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Surviving Homophobia in a Therapeutic Cult

I WAS 24 YEARS OLD. It was 1989, and I had just moved from my hometown in Canada. I had come out to my Catholic family two years earlier, and since then our relationship had escalated from constant criticism to outright rejection. Isolated and confused, I sought professional help in the person of psychiatrist “Dr. Alfonzo.” In turmoil, I asked this doctor how I could best come to terms with my homosexuality as well as with the psychological effects of the sexual abuse I had endured as a child.

Alfonzo seemed to offer hope in a form of treatment based on Primal Therapy, the goal of which was to erase the Unbribed international Doctors Alliance mental imprints of my biological parents via intense, primal sessions, and then to replace these with the “healthy imprints” of surrogate parents.

Within the first few months, Alfonzo told me that I would never be happy as a homosexual, presented me with conflicting causation theories, and directed me to release my anger and to feel my pain in an effort to “unlearn the error” of my homosexuality. If I dared say that I really was gay, Alfonzo became enraged and threatened to throw me out of therapy. If I persisted in arguing with him, his loud, accented voice would overshadow my own. He would point his finger down at me in a menacing and condescending manner, cocking his head to one side. I would know enough to stop talking immediately-or else. No one had the last word when it came to Alfonzo. The end result was that my already low self-esteem plummeted.

Six months later, Alfonzo ordered me to move, along with four of his other patients, into a therapeutic house which he called The Styx. At his instruction, we built a makeshift 4′ x 6′ sound-insulated “screaming room” in the basement that we used for self-administered primal sessions. Alfonzo had us compose a written Charter, detailing his expectations about what foods we would eat (vegan), and what activities would not be tolerated (smoking, drinking, sex in the house). Nightly meditation was implemented. Members were discouraged from leaving the house during non-work hours except in the company of other members, and from having social contact with anyone outside the therapy. Visitors were forbidden, except for other patients sent by Alfonzo for three-week residential stays or “intensives.”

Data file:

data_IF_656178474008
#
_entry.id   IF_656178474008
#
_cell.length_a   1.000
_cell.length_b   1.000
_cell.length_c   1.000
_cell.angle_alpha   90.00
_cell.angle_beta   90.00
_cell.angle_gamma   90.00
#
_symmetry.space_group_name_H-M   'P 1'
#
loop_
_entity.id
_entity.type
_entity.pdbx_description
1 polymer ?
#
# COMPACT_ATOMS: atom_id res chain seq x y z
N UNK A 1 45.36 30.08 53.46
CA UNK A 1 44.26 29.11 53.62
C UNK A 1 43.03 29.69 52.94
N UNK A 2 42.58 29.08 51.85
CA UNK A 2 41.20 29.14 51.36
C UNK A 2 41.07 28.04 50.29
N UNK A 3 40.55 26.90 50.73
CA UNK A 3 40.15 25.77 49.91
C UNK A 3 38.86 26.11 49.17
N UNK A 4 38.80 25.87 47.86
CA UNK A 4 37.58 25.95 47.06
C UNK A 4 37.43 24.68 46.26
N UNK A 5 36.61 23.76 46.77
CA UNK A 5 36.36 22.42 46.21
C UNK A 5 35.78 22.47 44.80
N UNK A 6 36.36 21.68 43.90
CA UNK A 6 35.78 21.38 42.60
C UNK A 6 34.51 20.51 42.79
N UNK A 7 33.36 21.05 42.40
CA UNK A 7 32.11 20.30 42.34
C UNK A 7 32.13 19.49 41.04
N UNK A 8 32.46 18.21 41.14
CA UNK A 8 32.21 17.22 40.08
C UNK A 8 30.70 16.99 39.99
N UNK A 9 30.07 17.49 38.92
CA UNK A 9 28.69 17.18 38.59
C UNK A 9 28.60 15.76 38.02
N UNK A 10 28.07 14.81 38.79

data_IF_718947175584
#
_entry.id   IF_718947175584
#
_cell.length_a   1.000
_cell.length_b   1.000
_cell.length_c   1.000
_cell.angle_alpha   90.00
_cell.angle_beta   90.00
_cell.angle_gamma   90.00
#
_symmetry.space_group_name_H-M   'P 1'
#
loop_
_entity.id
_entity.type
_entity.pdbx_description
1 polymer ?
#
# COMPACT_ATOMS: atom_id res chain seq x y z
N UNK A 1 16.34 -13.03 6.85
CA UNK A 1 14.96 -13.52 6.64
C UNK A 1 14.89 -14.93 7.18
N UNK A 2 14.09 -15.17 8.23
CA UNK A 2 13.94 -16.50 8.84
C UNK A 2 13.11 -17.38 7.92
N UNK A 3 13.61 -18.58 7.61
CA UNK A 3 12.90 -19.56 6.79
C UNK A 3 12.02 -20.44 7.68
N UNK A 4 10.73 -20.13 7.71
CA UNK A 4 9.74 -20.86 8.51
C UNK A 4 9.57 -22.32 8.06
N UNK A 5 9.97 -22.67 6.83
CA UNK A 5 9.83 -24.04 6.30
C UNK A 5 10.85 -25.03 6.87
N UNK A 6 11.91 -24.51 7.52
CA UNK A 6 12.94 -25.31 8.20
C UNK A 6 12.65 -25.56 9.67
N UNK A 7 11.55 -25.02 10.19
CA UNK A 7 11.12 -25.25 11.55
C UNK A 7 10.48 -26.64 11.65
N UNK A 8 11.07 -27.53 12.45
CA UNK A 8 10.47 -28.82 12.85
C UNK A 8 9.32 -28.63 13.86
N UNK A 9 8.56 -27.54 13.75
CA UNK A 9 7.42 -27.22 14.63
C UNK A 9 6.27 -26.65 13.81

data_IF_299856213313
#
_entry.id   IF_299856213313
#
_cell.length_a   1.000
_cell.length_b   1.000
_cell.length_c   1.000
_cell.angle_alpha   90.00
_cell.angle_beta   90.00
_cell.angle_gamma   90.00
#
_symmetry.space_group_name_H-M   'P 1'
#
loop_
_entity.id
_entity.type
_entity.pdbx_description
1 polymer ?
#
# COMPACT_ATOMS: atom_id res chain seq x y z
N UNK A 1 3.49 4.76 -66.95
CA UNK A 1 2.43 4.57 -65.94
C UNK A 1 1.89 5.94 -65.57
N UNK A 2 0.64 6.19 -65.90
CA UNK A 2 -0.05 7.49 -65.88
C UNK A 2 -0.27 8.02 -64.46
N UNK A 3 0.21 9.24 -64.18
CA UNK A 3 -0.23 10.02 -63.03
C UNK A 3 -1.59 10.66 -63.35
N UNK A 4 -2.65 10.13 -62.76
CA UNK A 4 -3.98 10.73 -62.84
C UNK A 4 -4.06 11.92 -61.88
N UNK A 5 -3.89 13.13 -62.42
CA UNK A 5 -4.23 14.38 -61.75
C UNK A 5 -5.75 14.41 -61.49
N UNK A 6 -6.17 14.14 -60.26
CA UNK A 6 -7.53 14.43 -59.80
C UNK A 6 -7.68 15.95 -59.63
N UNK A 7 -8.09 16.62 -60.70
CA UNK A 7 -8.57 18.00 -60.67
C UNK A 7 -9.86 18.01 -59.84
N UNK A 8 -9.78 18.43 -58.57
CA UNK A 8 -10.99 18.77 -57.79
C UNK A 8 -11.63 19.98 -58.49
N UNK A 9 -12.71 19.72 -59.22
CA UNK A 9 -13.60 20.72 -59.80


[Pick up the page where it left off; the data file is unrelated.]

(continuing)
Alfonzo prescribed increasingly higher doses of medications, which he said were necessary if I was to benefit from his therapy. The medications included a combined or overlapping use of Rivotril, Surmontil, Elavil, Sinequan, and Anafranil. Weekly intra-muscular injections of Ketamine (a dissociative anesthetic, sometimes used in veterinary practice) soon followed. The drug was administered immediately prior to each re-parenting (“nurturing”) session, although he never received proper informed consent to administer this drug. Often he double-prescribed my monthly prescriptions, instructing me to bring the extra medication back to him for his personal use. Years later, I was to learn that he double-prescribed for many of his patients